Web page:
In her Sin muertos, Alicia Giménez-Bartlett has told the story of her best-known character. It’s a way to reaffirm the need to reflect on one’s own actions..

“Did you decide to write the story of this character out of your own intellectual curiosity, or did you want to give your many readers a treat?” With this question, Marina Fabbri kicked off the talk with the Spanish author Alicia Giménez-Bartlett, winner of the Raymond Chandler Award in 2008, here at Noir in Festival with a new book in which the now-renowned detective Petra Delicado investigates herself – that is, writes her own autobiography.

“Well, on the one hand,” replied Alicia Giménez-Bartlett, “Petra has her own personality and personal style, so I wondered how she had come to be that way, what kind of life she’d led. On the other, Petra’s “friends”, or fans, are a multitude, and they follow her every adventure, so, yes, I thought that receiving the Sin muertos would be a wonderful present from me. A present not at all easy to pull off, since I knew nothing about Petra, or should I say, all I knew were her investigations, the fact she’d been married three times and had a more or less normal life. I wanted to do something more concrete in this book, in line with her own way of handling things, but that was hard. A police investigation, with Petra acting more than thinking, is easier. In this novel Petra ponders, tells her story, questions herself about her own life. And by the end, her author was…well, worn out by the effort.”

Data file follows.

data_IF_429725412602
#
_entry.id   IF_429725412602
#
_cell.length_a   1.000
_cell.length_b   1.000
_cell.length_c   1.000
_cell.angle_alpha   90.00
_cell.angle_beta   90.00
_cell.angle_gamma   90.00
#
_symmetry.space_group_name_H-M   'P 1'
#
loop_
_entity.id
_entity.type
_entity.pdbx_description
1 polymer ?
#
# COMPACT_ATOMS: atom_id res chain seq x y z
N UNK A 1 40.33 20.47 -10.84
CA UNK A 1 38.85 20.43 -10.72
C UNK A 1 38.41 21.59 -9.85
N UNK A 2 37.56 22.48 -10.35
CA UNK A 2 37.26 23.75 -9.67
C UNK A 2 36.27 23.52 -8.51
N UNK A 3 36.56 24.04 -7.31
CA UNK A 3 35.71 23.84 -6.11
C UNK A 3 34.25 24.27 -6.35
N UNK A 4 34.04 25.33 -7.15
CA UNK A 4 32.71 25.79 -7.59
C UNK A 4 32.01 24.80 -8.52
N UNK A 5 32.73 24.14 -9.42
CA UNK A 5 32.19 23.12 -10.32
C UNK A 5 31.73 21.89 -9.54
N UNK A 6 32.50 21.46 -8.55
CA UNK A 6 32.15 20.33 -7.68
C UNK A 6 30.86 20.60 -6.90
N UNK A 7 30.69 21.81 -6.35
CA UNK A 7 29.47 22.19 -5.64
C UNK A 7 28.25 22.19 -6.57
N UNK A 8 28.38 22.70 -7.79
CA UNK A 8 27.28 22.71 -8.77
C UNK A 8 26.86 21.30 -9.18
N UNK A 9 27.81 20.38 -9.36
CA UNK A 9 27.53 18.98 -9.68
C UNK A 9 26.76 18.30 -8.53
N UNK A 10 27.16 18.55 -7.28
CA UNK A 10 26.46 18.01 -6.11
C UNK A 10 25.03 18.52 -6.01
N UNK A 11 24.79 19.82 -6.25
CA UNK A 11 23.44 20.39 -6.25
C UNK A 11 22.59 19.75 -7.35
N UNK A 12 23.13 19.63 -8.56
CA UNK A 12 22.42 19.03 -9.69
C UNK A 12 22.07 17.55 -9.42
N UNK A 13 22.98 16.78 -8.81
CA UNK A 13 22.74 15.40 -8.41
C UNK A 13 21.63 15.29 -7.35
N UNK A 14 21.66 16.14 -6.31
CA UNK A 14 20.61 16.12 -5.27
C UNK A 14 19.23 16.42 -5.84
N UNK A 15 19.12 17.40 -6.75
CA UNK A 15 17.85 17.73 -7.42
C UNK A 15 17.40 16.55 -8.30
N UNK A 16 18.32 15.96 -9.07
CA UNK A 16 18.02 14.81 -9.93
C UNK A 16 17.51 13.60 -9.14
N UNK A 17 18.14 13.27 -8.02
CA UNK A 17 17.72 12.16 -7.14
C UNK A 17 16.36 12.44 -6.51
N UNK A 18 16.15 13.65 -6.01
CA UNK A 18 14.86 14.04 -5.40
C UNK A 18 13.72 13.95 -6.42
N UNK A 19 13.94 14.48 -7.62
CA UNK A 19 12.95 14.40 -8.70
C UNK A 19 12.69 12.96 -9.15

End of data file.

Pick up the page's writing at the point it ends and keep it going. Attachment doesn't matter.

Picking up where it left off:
“We should make one thing clear,” explained Alessandra Casella, brought in to dialogue with Giménez-Bartlett, “and that is, if you’ve never read one novel featuring Petra Delicado, it isn’t a problem. Because this autobiography is actually a stand-alone. It’s the story of a woman who thinks hard about herself: a woman born in the 1950s, and a life lived right up to the present day.”

“At times,” Giménez-Bartlett went on, commenting on the importance of writing an autobiography, “we let our lives rush by without pausing to really think about what we have accomplished. We women especially are prone to helping others, at home, at work, thinking too much about the next person, not ourselves. We are more empathetic than men are. All good, all significant, but at the same time, it makes it much harder to take charge of your own life. We should be saying, ‘I am myself. I have children, husbands, friends, but I’m myself.’ With the power to make decisions, do things, and ask ourselves, afterwards, why we did those things.”

“What about Petra?” Casella asked. “Would she have authorized this autobiography? “Petra is an individualist,” Giménez-Bartlett replied. “She doesn’t trust anyone. She would have said, ‘No, this is my personal story. I won’t give you permission to write it!’ Definitely.” Luckily for us, the author did not ask her famous character to authorize the book.